We are pleased to report on the progress of Footprints over the last year.  The past year has been full of scholarly, professional, and technical activity that has continued to propel Footprints forward. Here are some highlights:

First and foremost, the scholarly agenda of Footprints is proceeding apace.  The number of footprints in the database continues to grow, furnishing students and scholars with a larger source for inquiry and analysis. The ongoing growth of the database is due in large part to the partnerships with libraries in North America, Europe, and Israel and their staffs, as well as the work of individual researchers at different stages of their academic trajectories who continue to engage with the project. Beginning this fall, Dr. Lucia Raspe is bringing her expertise in early modern book culture to the University of Frankfurt Library to collect footprints from the world-renowned collection.

You may recall that in a  previous letter we announced that we would be directing our energies toward capturing as much information as possible about a finite set of books: incunabula. Our Footprint count for incunabula alone comprises 20% of the total dataset, (interestingly, the same percentage as last year, which means that the entries for other publications continue to grow steadily as well). We are working with the dataset compiled by our partners in the MEI project and should be able to ingest that data soon.  There are still fascinating incunabula held in small numbers in collections across the US, Israel, and Europe, and we are continuously working to make sure our dataset is as comprehensive as possible.

Engagement of students and wider audiences remains a priority for us.  We are looking forward to bringing together a select group of applicants for training in paleographical skills to work both on their own projects and to contribute to Footprints. In February 2020 we will be conducting a three-day workshop on early modern Ashkenazic paleography that will be led by Dr. Edward Fram from Ben Gurion University.  Following the workshop in February 2020, we plan a series of webinars, bringing in additional experts to train people in other scripts from different regions of the world. The call for applications is already up and we are starting to hear from interested applicants.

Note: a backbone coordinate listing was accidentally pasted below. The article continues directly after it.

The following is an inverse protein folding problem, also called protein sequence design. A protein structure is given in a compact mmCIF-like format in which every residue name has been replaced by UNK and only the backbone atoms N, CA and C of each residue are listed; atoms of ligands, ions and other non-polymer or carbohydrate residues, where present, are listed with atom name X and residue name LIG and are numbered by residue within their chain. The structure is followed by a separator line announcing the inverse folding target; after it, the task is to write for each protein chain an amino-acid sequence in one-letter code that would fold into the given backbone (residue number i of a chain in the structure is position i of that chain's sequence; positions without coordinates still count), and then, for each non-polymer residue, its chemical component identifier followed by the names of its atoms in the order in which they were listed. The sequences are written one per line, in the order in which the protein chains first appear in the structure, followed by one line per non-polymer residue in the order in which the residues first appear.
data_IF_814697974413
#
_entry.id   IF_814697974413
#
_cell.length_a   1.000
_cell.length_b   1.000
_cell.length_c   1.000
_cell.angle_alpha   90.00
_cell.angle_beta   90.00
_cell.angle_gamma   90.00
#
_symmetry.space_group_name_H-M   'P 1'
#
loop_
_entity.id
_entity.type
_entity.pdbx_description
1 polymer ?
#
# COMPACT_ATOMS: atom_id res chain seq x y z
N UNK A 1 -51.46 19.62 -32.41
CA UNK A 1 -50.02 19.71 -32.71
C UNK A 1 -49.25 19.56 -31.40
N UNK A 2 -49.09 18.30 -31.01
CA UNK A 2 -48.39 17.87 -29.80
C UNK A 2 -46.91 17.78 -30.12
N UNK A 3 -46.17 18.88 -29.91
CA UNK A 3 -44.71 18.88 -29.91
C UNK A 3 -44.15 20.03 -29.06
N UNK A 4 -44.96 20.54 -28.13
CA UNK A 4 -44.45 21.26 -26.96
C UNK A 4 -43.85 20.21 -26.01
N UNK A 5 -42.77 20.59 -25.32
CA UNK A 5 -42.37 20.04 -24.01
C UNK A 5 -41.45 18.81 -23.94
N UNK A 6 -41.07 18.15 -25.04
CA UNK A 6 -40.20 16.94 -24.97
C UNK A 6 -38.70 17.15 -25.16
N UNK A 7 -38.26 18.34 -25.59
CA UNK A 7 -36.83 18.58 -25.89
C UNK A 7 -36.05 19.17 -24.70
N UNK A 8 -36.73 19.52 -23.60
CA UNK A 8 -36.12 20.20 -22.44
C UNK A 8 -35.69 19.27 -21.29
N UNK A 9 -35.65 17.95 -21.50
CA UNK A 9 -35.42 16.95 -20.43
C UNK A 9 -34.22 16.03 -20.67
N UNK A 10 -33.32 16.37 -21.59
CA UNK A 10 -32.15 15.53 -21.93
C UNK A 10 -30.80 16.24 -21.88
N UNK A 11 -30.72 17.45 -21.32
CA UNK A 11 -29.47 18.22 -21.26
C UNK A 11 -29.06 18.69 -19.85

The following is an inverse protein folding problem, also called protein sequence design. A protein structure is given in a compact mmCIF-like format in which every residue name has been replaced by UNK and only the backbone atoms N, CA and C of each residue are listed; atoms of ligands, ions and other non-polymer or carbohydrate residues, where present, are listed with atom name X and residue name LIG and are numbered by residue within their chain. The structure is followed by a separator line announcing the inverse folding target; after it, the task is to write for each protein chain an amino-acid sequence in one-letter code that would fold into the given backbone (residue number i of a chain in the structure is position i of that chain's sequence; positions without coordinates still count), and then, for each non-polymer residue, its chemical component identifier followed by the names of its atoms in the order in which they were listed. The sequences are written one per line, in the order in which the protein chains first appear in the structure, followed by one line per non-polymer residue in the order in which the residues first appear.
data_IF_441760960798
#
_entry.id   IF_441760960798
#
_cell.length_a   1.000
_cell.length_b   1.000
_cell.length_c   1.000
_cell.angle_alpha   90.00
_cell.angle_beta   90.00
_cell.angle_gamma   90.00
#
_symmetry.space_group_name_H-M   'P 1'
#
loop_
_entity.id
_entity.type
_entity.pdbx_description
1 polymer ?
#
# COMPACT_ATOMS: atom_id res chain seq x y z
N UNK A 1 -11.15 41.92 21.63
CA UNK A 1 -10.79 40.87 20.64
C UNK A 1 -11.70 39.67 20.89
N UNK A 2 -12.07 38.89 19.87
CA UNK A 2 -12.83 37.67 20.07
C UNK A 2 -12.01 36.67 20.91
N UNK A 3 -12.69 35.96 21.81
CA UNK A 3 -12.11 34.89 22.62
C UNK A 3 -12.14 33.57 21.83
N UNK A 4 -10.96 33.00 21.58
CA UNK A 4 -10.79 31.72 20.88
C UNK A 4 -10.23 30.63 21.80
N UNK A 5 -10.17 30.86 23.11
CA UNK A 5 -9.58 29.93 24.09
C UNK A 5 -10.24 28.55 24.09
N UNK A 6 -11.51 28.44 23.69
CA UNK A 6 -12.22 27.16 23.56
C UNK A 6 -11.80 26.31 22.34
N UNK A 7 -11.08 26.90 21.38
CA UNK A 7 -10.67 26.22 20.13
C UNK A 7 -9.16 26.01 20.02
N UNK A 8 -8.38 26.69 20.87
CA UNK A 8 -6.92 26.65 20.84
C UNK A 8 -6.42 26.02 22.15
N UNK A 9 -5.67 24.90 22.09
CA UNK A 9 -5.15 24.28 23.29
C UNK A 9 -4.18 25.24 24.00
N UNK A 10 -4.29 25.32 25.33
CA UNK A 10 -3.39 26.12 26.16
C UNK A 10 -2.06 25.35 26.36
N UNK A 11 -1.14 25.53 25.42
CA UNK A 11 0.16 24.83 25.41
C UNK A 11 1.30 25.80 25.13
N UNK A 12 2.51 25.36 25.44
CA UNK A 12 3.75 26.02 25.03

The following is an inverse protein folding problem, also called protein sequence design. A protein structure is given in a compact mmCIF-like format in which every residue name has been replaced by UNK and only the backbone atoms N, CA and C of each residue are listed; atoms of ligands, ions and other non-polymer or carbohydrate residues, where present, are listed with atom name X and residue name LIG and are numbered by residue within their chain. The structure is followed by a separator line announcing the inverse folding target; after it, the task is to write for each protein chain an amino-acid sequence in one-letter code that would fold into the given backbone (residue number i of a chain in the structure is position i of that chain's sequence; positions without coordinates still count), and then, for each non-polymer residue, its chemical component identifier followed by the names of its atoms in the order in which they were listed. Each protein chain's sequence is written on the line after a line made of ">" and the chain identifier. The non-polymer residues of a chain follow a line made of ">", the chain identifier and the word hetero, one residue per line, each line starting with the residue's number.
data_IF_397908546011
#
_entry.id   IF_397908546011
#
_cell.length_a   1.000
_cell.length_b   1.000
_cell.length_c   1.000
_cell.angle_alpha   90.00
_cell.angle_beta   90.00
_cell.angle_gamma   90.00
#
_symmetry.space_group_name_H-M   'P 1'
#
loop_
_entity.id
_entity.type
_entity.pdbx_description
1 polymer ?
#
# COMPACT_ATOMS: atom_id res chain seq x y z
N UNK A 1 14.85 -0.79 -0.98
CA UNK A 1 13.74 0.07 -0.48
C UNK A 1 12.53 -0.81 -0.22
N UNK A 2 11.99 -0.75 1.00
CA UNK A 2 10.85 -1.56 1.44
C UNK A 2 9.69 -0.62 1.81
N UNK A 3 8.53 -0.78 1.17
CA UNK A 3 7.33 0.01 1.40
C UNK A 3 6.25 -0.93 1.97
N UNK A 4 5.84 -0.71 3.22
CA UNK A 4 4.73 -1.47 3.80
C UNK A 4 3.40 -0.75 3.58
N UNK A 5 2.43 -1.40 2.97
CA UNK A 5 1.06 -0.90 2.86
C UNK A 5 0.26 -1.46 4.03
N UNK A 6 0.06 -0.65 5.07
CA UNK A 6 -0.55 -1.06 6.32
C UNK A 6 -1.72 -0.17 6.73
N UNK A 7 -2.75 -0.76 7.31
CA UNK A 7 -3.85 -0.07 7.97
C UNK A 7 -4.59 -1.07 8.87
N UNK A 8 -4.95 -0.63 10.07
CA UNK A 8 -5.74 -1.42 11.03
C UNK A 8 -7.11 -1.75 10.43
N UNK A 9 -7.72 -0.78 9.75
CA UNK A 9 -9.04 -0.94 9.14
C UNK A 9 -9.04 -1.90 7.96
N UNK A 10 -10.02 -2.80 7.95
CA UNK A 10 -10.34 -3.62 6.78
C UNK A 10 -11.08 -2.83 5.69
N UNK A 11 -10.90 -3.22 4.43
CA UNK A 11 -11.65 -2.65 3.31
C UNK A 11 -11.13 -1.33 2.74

Our programming and growth are supported in part by external funding measures and in-kind donations. The American Academy of Jewish Research,  the Rare Book School at the University of Virginia, The Jewish Theological Seminary, CUNY Graduate School, Fordham’s Center for Jewish Studies, and additional Jewish Studies programs are supporting our paleography workshop.

Our programmers are hard at work at making the site more efficient and user-friendly.  A partnership with DICTA at Bar-Ilan University is working to enhance our search capabilities to allow for results in multiple character sets and languages, and will go a long way toward making our search interface accessible to international audiences.  Additionally, the staff at Columbia’s Center for Teaching and Learning are preparing a new visualization interface which will depict the riches of the database on maps that can be used in classrooms and for individual research projects.  We look forward to its unveiling in the coming months!

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